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Classic Selection for the Weekend of
February 4 - 6, 2000

40% off at!

      A Face in the Crowd

Many of us think of Andy Griffith as Matlock or Sheriff Andy Taylor of Mayberry. Like most stars, Griffith had a long road to stardom, but he established himself on film before moving to television.

In the film, Griffith stars as Larry "Lonesome" Rhodes, a convict and alcoholic doing time in an Arkansas prison for a drunk and disorderly charge. One fateful day, Marcia Jeffries (Patricia Neel), a local radio producer, goes to the prison to gather material for her man on the street program, A Face in the Crowd. She meets up with Rhodes and is instantly charmed with his on-air performance, even though his off-air personality leaves something to be desired. He is itching to leave Arkansas for Florida, but Jeffries has other plans. She wants to give him his own radio show.

The show is a hit as listeners, especially women, hang on his every word and enjoy his colorful stories about his upbringing and family. Soon, a Memphis television station decides to give him a chance, and Jeffries comes along to ensure the success of the show.

Will Rhodes' act play on TV? Will he be able to appease advertisers? Will he be able to maintain his relationship with Marcia once his ego starts to balloon?

Writer Budd Schulberg creates one of the earliest examinations of the cult of personality and the power of television. Television has always been viewed with suspicion and awe due to its power. Schulberg is able to foster that fear in the viewer as we watch Rhodes' powers of persuasion and contempt for the audience. He makes a powerful statement about the exagerrated and misplaced importance we place on media personalities and the fleeting nature of fame. Also, he finds a place to ridicule the modern political campaign and marketing techniques in a way that makes you think the movie was written in the 90's.

Patricia Neel is good as the woman swept away by Rhodes' charm even though she knows his dark side. She has created Rhodes and the show, but he reaps the rewards of fame and fortune. Will she be able to deal with it? Will her love for him blind her to his true nature?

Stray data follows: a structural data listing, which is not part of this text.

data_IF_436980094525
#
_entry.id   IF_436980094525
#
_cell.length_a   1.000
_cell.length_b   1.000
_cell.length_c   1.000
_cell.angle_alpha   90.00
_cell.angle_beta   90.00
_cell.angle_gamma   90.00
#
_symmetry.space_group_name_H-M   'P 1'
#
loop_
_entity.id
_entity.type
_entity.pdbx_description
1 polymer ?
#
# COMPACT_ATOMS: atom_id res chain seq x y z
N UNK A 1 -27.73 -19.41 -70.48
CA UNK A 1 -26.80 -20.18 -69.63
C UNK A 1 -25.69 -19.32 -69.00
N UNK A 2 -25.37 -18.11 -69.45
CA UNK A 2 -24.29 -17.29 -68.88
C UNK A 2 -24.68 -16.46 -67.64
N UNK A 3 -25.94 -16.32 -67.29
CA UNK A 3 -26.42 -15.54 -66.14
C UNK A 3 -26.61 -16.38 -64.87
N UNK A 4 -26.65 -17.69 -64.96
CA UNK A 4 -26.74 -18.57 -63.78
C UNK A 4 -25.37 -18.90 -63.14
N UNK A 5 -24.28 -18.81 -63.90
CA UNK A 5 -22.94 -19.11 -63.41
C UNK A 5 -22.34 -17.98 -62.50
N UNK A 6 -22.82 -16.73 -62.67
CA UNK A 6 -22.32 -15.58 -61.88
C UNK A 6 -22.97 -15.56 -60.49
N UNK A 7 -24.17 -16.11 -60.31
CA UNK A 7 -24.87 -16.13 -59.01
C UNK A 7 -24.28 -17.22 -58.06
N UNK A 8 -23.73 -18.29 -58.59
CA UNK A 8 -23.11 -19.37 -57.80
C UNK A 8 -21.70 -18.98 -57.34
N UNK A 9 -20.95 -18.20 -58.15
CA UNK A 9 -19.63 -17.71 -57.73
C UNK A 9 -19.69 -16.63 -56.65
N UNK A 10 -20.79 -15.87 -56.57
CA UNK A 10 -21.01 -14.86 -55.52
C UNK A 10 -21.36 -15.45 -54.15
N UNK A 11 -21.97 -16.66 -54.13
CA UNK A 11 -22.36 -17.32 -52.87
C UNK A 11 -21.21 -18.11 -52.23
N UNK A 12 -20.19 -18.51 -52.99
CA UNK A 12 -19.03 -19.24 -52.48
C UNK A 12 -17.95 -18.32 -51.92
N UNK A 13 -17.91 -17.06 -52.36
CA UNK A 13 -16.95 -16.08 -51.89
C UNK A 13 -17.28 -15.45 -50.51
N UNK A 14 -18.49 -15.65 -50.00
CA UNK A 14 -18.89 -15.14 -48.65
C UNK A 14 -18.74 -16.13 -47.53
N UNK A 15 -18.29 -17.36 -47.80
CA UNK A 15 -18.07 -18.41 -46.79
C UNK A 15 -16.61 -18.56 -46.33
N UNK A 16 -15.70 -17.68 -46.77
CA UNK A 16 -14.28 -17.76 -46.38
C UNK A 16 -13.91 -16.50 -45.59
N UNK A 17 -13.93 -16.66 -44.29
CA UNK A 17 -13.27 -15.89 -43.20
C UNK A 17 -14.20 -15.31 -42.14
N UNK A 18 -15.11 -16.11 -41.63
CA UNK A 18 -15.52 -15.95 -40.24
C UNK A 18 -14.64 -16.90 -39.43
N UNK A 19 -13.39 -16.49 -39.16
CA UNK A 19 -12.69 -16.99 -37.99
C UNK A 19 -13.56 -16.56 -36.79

Walter Matthau makes another pleasantly surprising appearance. In the film, he plays Mel Miller, a writer for Rhodes' television program and the conscience for Marcia Jeffries. He sees the true nature of Rhodes' personality and his inability to deal with fame. Matthau's closing monologue about the fate of stars and disgraced media personalities is amazingly poignant and on target.

After becoming familiar with the soft, wholesome image Griffith has portrayed for many years, I was fascinated by this stunning contrast. Griffith is able to create an utterly contemptible character who is able to charm when he must. He is best as we watch his ego soar with his popularity to new heights and his closing scenes are Oscar-worthy.

The film is loosely based on the career of Andy Griffith, who started his with a preacher act he performed at Rotary clubs. He became a monologist, in the style of Will Rodgers, and charmed audiences with down home tales of his family and the odd ball behaviors and situations they found themselves in. He found his way to Broadway before making a handful of movies. When his movie career seemed to be at a plateau, he became the star of The Andy Griffith Show.

If you have ever been fascinated with the power of television or want to see a different Andy Griffith, check out A Face in the Crowd.

Grade: A+

Directed by Elia Kazan

Written by Bud Schulberg


Andy Griffith ………………………… Larry "Lonesome" Rhodes

Patricia Neel ...………………………. Marcia Jeffries

Lee Remick ..………………………... Betty Lou

Walter Matthau ..…………………….  Mel Miller

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